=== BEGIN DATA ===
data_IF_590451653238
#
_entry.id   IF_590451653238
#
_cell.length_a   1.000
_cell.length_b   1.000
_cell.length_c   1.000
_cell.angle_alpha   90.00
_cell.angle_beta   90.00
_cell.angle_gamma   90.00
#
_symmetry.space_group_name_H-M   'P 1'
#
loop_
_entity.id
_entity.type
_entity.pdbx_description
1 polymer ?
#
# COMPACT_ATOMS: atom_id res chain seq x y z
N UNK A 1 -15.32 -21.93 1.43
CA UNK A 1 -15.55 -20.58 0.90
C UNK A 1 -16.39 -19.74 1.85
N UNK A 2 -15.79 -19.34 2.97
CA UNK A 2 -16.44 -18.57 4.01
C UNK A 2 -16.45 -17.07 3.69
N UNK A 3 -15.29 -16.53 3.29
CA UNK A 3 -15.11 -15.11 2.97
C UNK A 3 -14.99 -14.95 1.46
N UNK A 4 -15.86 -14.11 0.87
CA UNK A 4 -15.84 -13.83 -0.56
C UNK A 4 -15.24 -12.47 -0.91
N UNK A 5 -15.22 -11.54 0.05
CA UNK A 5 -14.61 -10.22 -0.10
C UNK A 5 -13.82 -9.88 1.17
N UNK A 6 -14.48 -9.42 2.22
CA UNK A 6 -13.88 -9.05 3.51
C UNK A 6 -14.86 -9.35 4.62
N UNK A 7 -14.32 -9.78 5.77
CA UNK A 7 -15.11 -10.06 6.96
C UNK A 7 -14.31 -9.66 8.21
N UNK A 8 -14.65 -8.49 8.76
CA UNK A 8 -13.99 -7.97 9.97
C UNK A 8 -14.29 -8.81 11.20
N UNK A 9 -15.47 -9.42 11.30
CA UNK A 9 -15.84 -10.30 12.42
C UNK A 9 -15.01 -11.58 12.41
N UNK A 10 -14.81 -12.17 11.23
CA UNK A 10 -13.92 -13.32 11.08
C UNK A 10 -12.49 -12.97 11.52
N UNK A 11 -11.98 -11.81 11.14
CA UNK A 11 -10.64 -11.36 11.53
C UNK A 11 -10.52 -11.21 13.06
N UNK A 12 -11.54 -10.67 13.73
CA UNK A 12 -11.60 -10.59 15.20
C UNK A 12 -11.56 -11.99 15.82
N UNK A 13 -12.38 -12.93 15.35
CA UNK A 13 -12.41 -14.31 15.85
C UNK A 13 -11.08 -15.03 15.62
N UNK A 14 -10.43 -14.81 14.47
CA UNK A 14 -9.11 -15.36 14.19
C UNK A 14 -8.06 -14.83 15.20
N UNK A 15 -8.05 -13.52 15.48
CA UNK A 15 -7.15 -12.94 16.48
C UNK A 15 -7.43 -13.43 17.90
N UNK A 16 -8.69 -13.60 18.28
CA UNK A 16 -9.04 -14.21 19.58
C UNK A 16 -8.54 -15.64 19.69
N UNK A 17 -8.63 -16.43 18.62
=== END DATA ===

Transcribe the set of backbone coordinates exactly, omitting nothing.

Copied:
data_IF_590451653238
#
_entry.id   IF_590451653238
#
_cell.length_a   1.000
_cell.length_b   1.000
_cell.length_c   1.000
_cell.angle_alpha   90.00
_cell.angle_beta   90.00
_cell.angle_gamma   90.00
#
_symmetry.space_group_name_H-M   'P 1'
#
loop_
_entity.id
_entity.type
_entity.pdbx_description
1 polymer ?
#
# COMPACT_ATOMS: atom_id res chain seq x y z
N UNK A 1 -15.32 -21.93 1.43
CA UNK A 1 -15.55 -20.58 0.90
C UNK A 1 -16.39 -19.74 1.85
N UNK A 2 -15.79 -19.34 2.97
CA UNK A 2 -16.44 -18.57 4.01
C UNK A 2 -16.45 -17.07 3.69
N UNK A 3 -15.29 -16.53 3.29
CA UNK A 3 -15.11 -15.11 2.97
C UNK A 3 -14.99 -14.95 1.46
N UNK A 4 -15.86 -14.11 0.87
CA UNK A 4 -15.84 -13.83 -0.56
C UNK A 4 -15.24 -12.47 -0.91
N UNK A 5 -15.22 -11.54 0.05
CA UNK A 5 -14.61 -10.22 -0.10
C UNK A 5 -13.82 -9.88 1.17
N UNK A 6 -14.48 -9.42 2.22
CA UNK A 6 -13.88 -9.05 3.51
C UNK A 6 -14.86 -9.35 4.62
N UNK A 7 -14.32 -9.78 5.77
CA UNK A 7 -15.11 -10.06 6.96
C UNK A 7 -14.31 -9.66 8.21
N UNK A 8 -14.65 -8.49 8.76
CA UNK A 8 -13.99 -7.97 9.97
C UNK A 8 -14.29 -8.81 11.20
N UNK A 9 -15.47 -9.42 11.30
CA UNK A 9 -15.84 -10.30 12.42
C UNK A 9 -15.01 -11.58 12.41
N UNK A 10 -14.81 -12.17 11.23
CA UNK A 10 -13.92 -13.32 11.08
C UNK A 10 -12.49 -12.97 11.52
N UNK A 11 -11.98 -11.81 11.14
CA UNK A 11 -10.64 -11.36 11.53
C UNK A 11 -10.52 -11.21 13.06
N UNK A 12 -11.54 -10.67 13.73
CA UNK A 12 -11.60 -10.59 15.20
C UNK A 12 -11.56 -11.99 15.82
N UNK A 13 -12.38 -12.93 15.35
CA UNK A 13 -12.41 -14.31 15.85
C UNK A 13 -11.08 -15.03 15.62
N UNK A 14 -10.43 -14.81 14.47
CA UNK A 14 -9.11 -15.36 14.19
C UNK A 14 -8.06 -14.83 15.20
N UNK A 15 -8.05 -13.52 15.48
CA UNK A 15 -7.15 -12.94 16.48
C UNK A 15 -7.43 -13.43 17.90
N UNK A 16 -8.69 -13.60 18.28
CA UNK A 16 -9.04 -14.21 19.58
C UNK A 16 -8.54 -15.64 19.69
N UNK A 17 -8.63 -16.43 18.62